Modest strengthening in the late-winter, weather-driven demand outlook and lagging production helped drive widespread gains for natural gas forwards during the March 10-16 trading period, NGI’s Forward Look data show.
Week/week gains of around 10-25 cents characterized price action at most Lower 48 hubs, paced by a 22.2-cent gain for fixed price April trading at benchmark Henry Hub, where prices ended the period at $4.749/MMBtu.
In terms of incremental basis shifts, most hubs lost ground on the national benchmark amid encroaching shoulder season conditions. A handful of demand hubs posted double-digit basis declines.
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In New England, Algonquin Citygates front-month basis eased 18.0 cents lower week/week to plus-0.6 cents. Along the West Coast, Northwest Sumas basis slid to minus-61.1 cents, a 12.4-cent swing, while SoCal Citygate April basis saw a 16.5-cent discount for the period, ending at minus-32.4 cents.
Nymex futures were up-and-down during the March 10-16 period, but momentum shifted in favor of the bulls on Wednesday, with the April contract posting an 18.0-cent rally. That momentum continued into Thursday’s session, when the front month tacked on another 24.2 cents to settle shy of the $5 mark at $4.990.
NatGasWeather on Thursday attributed the recent gains in the futures market to a combination of stronger weather-driven demand expectations for the United States around March 26-28, a bullish government inventory report, a 2 Bcf/d week/week drop in production and “continued global uncertainty” surrounding events in Ukraine.
“We expect strong volatility” to close out the work week “as major players position for another dangerous weekend to hold, especially due to great uncertainty on where the Russian invasion of Ukraine goes next,” NatGasWeather said. “What also will be important is whether global Covid-19 lockdowns ease after increasing this past week.
“…We continue to give bulls the edge ever since they were able to again rally prices sharply from $4.50.”
Thin Margins For Refill Season?
The Energy Information Administration (EIA) on Thursday reported a 79 Bcf withdrawal from U.S. natural gas stocks during the week ended March 11, a print that landed on the bullish side of consensus.
The latest EIA report left Bespoke Weather Services to wonder about what lies ahead for the natural gas market as it looks to refill stockpiles this summer.
“While still easily looser than last week in terms of supply/demand balances,” the 79 Bcf pull puts the inventories on track for an end-of-injection figure below 1,400 Tcf, “especially with production still struggling to get back over 93 Bcf/d,” Bespoke said.
Continued “tighter-than-expected” conditions in the market only serve to raise concerns over the “difficulty in refilling storage to a comfortable level this summer,” the firm added. “That has been a mainstay in our ideas here, though even we felt we’d see more out of production than we are seeing. Perhaps that comes into April, but our concerns for later this year will remain given our lean toward a hotter summer.”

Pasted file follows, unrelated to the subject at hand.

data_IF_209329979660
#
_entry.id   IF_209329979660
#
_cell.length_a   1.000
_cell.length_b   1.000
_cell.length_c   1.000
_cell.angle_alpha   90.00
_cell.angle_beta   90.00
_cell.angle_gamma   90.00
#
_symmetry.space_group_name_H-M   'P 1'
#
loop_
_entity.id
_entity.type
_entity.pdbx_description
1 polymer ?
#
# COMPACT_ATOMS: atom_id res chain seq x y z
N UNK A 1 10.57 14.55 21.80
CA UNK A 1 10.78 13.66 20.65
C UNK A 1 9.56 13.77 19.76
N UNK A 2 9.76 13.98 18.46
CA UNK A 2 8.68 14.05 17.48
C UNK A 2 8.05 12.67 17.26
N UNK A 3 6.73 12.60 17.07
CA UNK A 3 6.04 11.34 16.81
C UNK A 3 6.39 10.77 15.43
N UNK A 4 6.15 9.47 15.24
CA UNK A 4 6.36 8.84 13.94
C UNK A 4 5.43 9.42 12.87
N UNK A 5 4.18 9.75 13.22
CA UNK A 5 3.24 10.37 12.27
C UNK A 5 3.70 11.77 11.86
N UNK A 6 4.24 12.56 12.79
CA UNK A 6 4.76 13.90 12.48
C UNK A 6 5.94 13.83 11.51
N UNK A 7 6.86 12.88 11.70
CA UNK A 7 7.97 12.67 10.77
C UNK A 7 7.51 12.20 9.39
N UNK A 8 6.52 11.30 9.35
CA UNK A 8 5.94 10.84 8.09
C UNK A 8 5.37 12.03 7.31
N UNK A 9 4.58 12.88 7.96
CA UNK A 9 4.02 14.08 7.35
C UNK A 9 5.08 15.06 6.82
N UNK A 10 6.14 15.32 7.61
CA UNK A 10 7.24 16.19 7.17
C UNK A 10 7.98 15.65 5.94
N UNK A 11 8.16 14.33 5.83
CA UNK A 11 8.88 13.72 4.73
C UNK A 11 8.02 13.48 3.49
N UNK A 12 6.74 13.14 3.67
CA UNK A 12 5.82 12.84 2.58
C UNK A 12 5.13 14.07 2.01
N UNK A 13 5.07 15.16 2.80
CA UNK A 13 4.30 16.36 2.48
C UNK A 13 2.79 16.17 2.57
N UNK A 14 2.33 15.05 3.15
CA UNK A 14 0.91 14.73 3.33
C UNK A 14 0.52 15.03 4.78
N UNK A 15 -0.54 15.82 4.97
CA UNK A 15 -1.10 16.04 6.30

EBW Analytics Group during the week said its projections pointed to a 240 Bcf inventory deficit versus the five-year average by the end of April.
This would likely help to “firm up support and avoid picking up significant price-sensitive demand via coal-to-gas switching that would further slow the storage refill pace,” EBW senior analyst Eli Rubin said in a note to clients.
As demand for injections from local distribution companies picks up in mid-April, this could help establish a “seasonal low” for Nymex prices, according to the analyst.
“The increasing price-inelastic, physical market demand” from these companies “could help stabilize the market at an elevated level as significant storage deficits remain,” Rubin said.
Continued Global Uncertainty
The most recent round of European sanctions on Russia as of Wednesday “still steers clear of the jugular: oil and gas purchases,” Rystad Energy senior analyst Kaushal Ramesh said in a research note.
The analyst noted “muted” price action for the Dutch Title Transfer Facility (TTF) to open the week’s trading, with the benchmark showing signs of being “temporarily consolidated” around $36-40/MMBtu.
Ramesh said TTF prices were expected to see a “cautious downward skew in the absence of escalatory developments in the war in Ukraine.” Still, the analyst cautioned that “the geopolitical risk premium on prices may soon reappear if the optimistic expectations on negotiations in Ukraine don’t materialize.”
News on the situation in Ukraine and associated risks for spiking oil prices could continue to influence Nymex Henry Hub futures, EBW’s Rubin told clients earlier in the week.
“Ukraine headlines — and potential for a renewed spike in oil prices — can rapidly swing market sentiment,” Rubin said. “…If prices surge higher again at any point over the next 30-45 days, a potential repeat of surging capital inflows to the energy sector could carry Nymex futures higher.”
West Texas Intermediate crude oil futures rallied $7.94 in Thursday’s session to settle at $102.98/bbl.
Published at Thu, 17 Mar 2022 14:17:19 -0700